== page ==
Marcelle cast a glance over her shoulder. Barbara was looking round the room and caught the reflection of the dancer's face in a mirror hanging on the wall. To her intense astonishment, she saw a look of despair, almost of terror, in Nur-el-Din's dark eyes. It was like the frightened stare of some hunted beast. Barbara was so much taken aback that she instinctively glanced over her shoulder at the door, thinking that the dancer had seen something there to frighten her. But the door was shut. When Barbara looked into the mirror again, she saw only the reflection of Nur-el-Din's pretty neck and shoulders. The dancer was talking again in low tones to Strangwise.
But Barbara swiftly forgot that glimpse of the dancer's face in the glass. For she was very happy. Happiness, like high spirits, is eminently contagious, and the two men at her side were supremely content.
Her father's eyes were shining with his little success fit, of the evening: on the way upstairs Fletcher had held out hopes to him of a long engagement at the Palaceum while as for the other, he was radiant with the excitement of his first night in town after long months of campaigning.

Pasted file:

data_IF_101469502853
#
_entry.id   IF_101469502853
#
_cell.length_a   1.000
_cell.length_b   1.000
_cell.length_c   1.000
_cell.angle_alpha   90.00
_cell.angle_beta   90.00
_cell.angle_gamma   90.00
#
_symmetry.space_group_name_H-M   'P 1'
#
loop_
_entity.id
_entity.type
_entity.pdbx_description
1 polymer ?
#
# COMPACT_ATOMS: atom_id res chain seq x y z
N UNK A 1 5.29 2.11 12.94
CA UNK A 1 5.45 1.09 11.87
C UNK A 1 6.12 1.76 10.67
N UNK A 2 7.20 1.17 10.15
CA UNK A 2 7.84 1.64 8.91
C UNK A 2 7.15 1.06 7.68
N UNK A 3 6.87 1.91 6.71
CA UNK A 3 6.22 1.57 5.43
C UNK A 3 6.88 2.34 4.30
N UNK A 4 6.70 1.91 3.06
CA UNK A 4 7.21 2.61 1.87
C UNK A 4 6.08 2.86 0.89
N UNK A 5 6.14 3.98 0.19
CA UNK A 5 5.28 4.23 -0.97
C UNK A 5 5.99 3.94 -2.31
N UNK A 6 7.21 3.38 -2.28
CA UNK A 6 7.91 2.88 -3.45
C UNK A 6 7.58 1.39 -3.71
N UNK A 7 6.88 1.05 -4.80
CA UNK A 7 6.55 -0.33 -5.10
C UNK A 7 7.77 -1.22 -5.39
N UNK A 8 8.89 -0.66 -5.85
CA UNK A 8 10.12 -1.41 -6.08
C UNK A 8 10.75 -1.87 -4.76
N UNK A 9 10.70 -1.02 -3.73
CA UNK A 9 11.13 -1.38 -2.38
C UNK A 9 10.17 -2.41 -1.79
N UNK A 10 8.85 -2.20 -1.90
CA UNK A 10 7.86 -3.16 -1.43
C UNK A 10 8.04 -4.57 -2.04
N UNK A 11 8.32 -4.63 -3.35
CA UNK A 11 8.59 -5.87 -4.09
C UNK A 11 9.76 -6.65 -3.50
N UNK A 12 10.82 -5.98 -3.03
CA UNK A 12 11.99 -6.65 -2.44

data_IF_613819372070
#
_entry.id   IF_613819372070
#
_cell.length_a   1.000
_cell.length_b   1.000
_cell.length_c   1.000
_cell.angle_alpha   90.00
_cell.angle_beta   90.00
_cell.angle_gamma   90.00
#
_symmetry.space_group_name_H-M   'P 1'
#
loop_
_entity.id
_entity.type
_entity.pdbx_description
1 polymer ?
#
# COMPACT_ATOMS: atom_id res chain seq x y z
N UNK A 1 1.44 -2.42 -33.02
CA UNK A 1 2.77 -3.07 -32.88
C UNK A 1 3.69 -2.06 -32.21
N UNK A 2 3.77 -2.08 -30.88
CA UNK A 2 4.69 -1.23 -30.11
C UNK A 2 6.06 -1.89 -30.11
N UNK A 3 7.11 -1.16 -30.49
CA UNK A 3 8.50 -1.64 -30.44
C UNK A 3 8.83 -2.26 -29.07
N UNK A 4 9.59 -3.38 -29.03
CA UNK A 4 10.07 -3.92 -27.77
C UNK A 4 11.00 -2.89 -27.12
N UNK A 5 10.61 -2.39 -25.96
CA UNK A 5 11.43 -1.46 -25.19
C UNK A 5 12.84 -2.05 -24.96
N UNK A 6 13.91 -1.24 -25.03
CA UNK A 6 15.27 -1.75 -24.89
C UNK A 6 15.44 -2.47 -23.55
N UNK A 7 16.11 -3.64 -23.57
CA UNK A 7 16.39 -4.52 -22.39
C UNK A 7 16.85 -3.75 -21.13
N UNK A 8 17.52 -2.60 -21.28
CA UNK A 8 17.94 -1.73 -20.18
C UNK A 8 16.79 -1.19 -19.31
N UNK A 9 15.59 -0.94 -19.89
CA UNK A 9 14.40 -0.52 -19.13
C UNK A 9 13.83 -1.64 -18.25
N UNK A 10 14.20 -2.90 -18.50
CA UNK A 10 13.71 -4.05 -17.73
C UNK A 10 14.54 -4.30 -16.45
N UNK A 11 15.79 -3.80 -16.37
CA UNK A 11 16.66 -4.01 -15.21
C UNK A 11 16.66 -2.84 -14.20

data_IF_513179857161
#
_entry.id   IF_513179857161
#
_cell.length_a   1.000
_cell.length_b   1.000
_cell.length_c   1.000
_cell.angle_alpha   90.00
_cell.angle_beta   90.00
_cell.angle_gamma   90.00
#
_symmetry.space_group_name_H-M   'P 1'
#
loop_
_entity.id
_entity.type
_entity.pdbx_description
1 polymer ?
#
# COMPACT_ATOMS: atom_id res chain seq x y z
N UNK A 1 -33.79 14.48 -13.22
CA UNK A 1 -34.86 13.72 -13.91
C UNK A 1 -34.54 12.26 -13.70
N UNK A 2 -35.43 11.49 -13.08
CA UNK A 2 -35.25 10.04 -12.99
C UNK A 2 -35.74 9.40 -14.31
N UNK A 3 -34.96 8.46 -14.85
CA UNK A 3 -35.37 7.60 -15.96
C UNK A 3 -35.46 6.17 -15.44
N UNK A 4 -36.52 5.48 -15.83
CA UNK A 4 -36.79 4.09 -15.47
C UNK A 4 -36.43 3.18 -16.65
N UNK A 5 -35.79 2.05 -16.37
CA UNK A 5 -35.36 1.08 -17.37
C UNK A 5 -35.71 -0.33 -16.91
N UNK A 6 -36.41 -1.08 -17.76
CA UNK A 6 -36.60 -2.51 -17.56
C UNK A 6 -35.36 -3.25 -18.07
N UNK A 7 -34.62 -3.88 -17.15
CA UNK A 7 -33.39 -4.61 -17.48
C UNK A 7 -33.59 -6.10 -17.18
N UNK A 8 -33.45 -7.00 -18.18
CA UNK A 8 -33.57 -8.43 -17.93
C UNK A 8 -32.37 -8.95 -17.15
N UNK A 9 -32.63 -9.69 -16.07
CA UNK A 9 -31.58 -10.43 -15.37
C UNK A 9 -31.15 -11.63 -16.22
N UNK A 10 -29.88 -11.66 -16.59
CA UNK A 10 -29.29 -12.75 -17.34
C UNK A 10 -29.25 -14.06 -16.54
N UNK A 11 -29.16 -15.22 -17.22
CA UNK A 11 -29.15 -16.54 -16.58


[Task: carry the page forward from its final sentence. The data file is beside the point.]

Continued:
He was thinking that his leave had started most propitiously. After a man has been isolated for months amongst muddy masculinity, the homeliest woman will find favor in his eyes. And to neither of these women, in whose presence he so unexpected found himself within a few hours of landing in England, could the epithet "homely" be applied. Each represented a distinct type of beauty in herself, and Desmond, as he chatted with Barbara, was mentally contrasting the two women. Barbara, tall and slim and very healthy, with her braided brown hair, creamy complexion and gray eyes, was essentially English. She was the typical woman of England, of England of the broad green valleys and rolling downs and snuggling hamlets, of England of the white cliffs gnawed by the restless ocean, The other was equally essentially a woman of the South. Her dark eyes, her upper lip just baring her firm white teeth, spoke of hot Latin or gypsy blood surging in her veins. Hers was the beauty of the East, sensous, arresting, conjuring up pictures of warm, perfumed nights, the thrumming of guitars, a great yellow moon hanging low behind the palms.
"Barbara!" called Nur-el-Din from the dressing table. Mr. Mackwayte had joined her there and was chatting to Strangwise.
"You will stay and talk to me while I change n'est-ce pas? Your papa and these gentlemen are going to drink a whiskey-soda with that animal Fletcher... quel homme terrible... and you shall join them presently."
The men went out, leaving Barbara alone with the dancer. Barbara noticed how tired Nur-el-Din was looking. Heir pretty, childish ways seemed to have evaporated with her high spirits. Her face was heavy and listless. There were lines round heir eyes, and her mouth had a hard, drawn look.
"Child," she said, "give me, please, my peignoir... it is behind the door,... and, I will get this paint off my face!"